Your course assessment conforms to RMIT assessment principles, regulations, policies, procedures and instructions which are available for review online:
https://www.rmit.edu.au/students/student-essentials/assessment-and-exams/assessment


Assessment Tasks

Assessment task 1 - due week 6
Visual effect of clothing on the body
In this assessment you will explore how to use the characteristics of clothes to enhance our body features.


Assessment task 2 - due week 12

Colours and Influences of the 20th Century. 
In this assessment you will investigate significant influences on fashion across one decade of the 20th Century.

Assessment task 3 - due week 15
Styling for a Client.
In this assessment you will carry out a personal styling consult session.


Assessment Matrix

           

 

 

Assessment Task 1

Assessment Task 2

Assessment Task 3

Element 1 Establish client profile and budget

 

1.4

1.1, 1.2, 1.3, 1.4

Element 2 Analyse figure type

2.1, 2.2

 

2.1, 2.2

Element 3 Analyse individual colour palette

3.1

3.2

3.1, 3.2

Element 4 Identify figure flattering designs

4.1, 4.4

 

4.2, 4.3, 4.4

Element 5 Recommend fashion styling image to client

 

 

5.1, 5.2, 5.3

Other Information

  All assessment tasks are required to be completed to a satisfactory level. If you are unable to complete any piece of assessment by the due date, you will need to apply for an special consideration or an adjustment. Please refer to the RMIT student essentials/assessment page. https://www.rmit.edu.au/students/student-essentials/assessment-and-exams/assessment     Study and learning Support: Please refer to the RMIT student page for extensive information about study support, assessment, extensions, appeals and a range of other matters: https://www.rmit.edu.au/students/support-and-facilities/student-support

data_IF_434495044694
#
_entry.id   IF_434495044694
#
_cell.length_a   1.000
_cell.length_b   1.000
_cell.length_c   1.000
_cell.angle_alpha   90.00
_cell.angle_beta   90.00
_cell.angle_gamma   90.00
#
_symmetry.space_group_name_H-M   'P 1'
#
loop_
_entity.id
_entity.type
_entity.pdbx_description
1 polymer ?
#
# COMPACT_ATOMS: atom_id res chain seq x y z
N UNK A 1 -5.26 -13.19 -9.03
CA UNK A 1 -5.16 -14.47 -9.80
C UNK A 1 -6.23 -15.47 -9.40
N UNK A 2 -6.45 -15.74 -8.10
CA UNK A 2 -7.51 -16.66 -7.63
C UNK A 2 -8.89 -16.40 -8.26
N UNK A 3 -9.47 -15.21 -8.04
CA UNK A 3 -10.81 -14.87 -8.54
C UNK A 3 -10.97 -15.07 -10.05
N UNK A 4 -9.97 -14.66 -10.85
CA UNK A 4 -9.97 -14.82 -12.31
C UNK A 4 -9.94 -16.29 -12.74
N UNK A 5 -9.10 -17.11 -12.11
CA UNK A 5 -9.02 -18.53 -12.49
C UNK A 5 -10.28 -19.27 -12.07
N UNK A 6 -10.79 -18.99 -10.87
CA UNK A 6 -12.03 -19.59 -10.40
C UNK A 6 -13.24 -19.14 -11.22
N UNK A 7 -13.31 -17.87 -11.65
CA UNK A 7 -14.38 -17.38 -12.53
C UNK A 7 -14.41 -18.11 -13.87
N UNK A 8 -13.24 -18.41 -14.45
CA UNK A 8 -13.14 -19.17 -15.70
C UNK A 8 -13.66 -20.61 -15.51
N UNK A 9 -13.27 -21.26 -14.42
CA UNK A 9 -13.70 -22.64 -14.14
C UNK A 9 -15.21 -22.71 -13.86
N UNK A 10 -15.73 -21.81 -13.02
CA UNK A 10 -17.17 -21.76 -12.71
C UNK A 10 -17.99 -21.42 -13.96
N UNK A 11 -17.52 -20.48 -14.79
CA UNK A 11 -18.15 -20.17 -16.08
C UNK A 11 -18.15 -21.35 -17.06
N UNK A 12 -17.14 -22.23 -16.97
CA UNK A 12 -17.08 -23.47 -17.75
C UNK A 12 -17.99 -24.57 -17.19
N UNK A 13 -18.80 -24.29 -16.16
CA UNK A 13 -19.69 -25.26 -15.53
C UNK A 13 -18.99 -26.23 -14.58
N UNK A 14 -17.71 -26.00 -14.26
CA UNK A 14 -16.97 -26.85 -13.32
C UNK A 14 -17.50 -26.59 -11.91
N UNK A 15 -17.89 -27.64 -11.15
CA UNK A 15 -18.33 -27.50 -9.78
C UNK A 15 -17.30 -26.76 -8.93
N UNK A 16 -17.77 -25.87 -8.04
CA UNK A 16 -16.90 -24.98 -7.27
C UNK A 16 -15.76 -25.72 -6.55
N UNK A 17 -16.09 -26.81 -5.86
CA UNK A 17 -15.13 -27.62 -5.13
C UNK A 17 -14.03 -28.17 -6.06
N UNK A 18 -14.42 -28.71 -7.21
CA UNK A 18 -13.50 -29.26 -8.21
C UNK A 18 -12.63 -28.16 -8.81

Study and Learning Centre (SLC) provides free learning and academic development advice to all RMIT students.
 Services offered by SLC to support numeracy and literacy skills of the students, including:
 - Assignment writing, thesis writing and study skills advice
 - Maths and science developmental support and advice
 - English language development

Please refer http://www.rmit.edu.au/studyandlearningcentre to find more information about Study and Learning Support.

 

Academic Integrity and Plagiarism – 

  RMIT University has a strict policy on plagiarism and academic integrity.   The following link provides important information on the following topics that relates to all courses: https://www.rmit.edu.au/students/student-essentials/rights-and-responsibilities/academic-integrity       Credit Transfer and Recognition of Prior Learning:  Credit transfer is the recognition of previously completed formal learning (an officially accredited qualification). Recognition of Prior Learning (RPL) is an assessment process that allows you to demonstrate competence using the skills you have gained through experience in the workplace, voluntary work, informal or formal training or other life experiences.  Recognition of Current Competency (RCC) RCC applies only if you have previously successfully demonstrated competence in a unit of competency, and now require to be reassessed to ensure that the competence is being maintained.  Please speak to your teacher if you wish to discuss applying for Credit Transfer, RPL, or RCC for the unit(s) of competency addressed in this course. https://www.rmit.edu.au/students/student-essentials/enrolment/apply-for-credit

 

Course Overview: Access Course Overview